The Changing Face Of Bike Retail

In the last couple of years there has been steady growth in the number of conversations about the retail future of the bicycle industry; they range in topic, from what size of wheel to offer to how "evil" the Internet is for local industries.

Announced in New Zealand today; the purchase in one of the largest online retailers by a traditional "big-box" retailer. The company purchased is Torpedo 7, known in New Zealand and Australia for keen pricing and fast, reliable shipping. The purchaser is The Warehouse, the local analogue for Walmart / CostCo.

The Warehouse has become known as 'the category killer' in New Zealand, it's the shop where you can pretty much find everything you want, though not always the brands you'd recognise. It's where you can buy a Kony branded LCD TV or a Diamond Back branded mountain bike for under $250. They are about providing goods at bargain prices. Now they want to aggressively grow their business and recently they have been purchasing other retail groups, such as Noel Leeming, an electronics and white-ware retailer.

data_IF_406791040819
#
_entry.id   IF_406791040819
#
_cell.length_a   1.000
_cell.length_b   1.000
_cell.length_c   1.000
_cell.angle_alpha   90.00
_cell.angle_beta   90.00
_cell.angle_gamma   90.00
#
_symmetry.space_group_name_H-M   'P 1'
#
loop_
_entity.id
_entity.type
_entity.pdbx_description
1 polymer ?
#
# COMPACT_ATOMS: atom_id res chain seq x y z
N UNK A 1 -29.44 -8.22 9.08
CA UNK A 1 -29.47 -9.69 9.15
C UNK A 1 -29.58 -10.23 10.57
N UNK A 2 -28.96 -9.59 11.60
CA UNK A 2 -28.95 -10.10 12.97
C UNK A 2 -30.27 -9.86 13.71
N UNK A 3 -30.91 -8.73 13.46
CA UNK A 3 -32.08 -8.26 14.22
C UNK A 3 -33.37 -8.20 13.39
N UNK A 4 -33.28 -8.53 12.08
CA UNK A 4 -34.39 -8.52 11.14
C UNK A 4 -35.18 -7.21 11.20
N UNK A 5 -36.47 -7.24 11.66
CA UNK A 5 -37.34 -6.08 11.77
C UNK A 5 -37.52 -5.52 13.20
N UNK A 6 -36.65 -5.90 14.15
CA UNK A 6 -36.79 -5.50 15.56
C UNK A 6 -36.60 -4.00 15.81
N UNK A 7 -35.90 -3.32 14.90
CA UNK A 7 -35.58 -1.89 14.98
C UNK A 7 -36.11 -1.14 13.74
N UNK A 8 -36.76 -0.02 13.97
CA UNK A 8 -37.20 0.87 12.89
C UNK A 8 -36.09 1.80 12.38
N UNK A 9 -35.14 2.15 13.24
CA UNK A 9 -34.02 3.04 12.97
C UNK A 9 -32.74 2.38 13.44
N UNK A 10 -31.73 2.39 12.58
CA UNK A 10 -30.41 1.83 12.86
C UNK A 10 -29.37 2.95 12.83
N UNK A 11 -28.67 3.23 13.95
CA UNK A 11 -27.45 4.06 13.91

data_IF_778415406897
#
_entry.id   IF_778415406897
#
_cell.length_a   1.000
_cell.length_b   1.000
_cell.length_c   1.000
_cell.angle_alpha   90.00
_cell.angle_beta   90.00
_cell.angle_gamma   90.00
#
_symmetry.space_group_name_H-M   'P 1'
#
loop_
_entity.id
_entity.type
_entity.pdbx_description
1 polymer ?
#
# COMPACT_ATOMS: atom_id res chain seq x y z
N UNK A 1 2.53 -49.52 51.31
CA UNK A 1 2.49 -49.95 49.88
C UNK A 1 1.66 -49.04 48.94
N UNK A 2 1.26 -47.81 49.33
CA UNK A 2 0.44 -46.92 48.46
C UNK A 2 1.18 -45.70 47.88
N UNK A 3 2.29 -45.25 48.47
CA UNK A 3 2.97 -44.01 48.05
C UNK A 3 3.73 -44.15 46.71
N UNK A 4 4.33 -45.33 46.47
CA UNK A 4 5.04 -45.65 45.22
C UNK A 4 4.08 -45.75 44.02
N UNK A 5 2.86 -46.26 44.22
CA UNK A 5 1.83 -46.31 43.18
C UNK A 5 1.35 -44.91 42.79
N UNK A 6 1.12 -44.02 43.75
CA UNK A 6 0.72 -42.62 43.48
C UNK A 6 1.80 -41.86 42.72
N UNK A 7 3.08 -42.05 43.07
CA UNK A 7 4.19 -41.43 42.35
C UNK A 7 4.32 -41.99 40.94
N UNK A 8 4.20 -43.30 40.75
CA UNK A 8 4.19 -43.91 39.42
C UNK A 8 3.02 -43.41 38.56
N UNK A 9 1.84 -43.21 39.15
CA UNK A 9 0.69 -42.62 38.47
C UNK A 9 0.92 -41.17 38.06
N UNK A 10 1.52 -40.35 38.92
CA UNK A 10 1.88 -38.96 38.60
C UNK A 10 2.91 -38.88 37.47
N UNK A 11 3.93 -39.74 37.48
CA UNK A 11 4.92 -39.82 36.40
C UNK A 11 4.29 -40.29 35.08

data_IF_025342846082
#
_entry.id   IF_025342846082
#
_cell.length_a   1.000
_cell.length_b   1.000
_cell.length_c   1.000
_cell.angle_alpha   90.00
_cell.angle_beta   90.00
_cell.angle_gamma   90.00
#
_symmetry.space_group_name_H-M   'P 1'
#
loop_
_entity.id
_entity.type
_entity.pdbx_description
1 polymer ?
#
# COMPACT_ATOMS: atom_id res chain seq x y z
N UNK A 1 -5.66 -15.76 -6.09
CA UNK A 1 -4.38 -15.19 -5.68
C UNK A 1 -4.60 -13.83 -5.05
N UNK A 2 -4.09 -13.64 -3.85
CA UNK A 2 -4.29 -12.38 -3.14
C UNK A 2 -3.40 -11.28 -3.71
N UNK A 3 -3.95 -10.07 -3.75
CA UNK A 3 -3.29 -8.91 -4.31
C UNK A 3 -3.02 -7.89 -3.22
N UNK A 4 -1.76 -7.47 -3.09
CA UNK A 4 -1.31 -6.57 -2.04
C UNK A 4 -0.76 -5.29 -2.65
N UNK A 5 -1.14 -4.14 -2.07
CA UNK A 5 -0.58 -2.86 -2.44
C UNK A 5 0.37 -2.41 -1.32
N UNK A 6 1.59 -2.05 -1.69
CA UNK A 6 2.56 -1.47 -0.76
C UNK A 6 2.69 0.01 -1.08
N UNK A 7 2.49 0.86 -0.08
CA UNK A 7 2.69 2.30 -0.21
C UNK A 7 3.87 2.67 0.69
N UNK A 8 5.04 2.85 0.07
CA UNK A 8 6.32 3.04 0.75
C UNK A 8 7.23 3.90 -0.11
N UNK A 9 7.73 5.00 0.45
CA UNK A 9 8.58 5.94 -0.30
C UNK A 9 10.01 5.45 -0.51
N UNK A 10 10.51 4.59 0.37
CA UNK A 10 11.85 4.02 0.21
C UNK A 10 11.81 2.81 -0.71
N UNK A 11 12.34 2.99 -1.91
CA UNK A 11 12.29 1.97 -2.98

Their plan is two-fold, increase reach with diversified retail brands and improved purchasing power across the whole group of companies they own. For example customers of The Warehouse really want to see more known brands they can purchase, such as Sony, not Kony and purchasing a leading retail brand will make this happen.




Torpedo 7 has a, shall we say, fractious relationship with distributors in New Zealand. That is because much of their stock is sourced from alternative (but still, authorised) suppliers, not the local distributors, which does cause tension if you take your bike or parts in for servicing with your mechanic. Some local distributors have been know to turn down warranty claims/repairs on components they know came from Torpedo 7. However that is starting to change, as now there are some local distributors work directly with Torpedo 7.

I have purchased items from Torpedo 7, and so has pretty much everyone I spoken with. Generally we are all buying parts, accessories and components in a way that's convenient and often a lot cheaper than a visit to a store.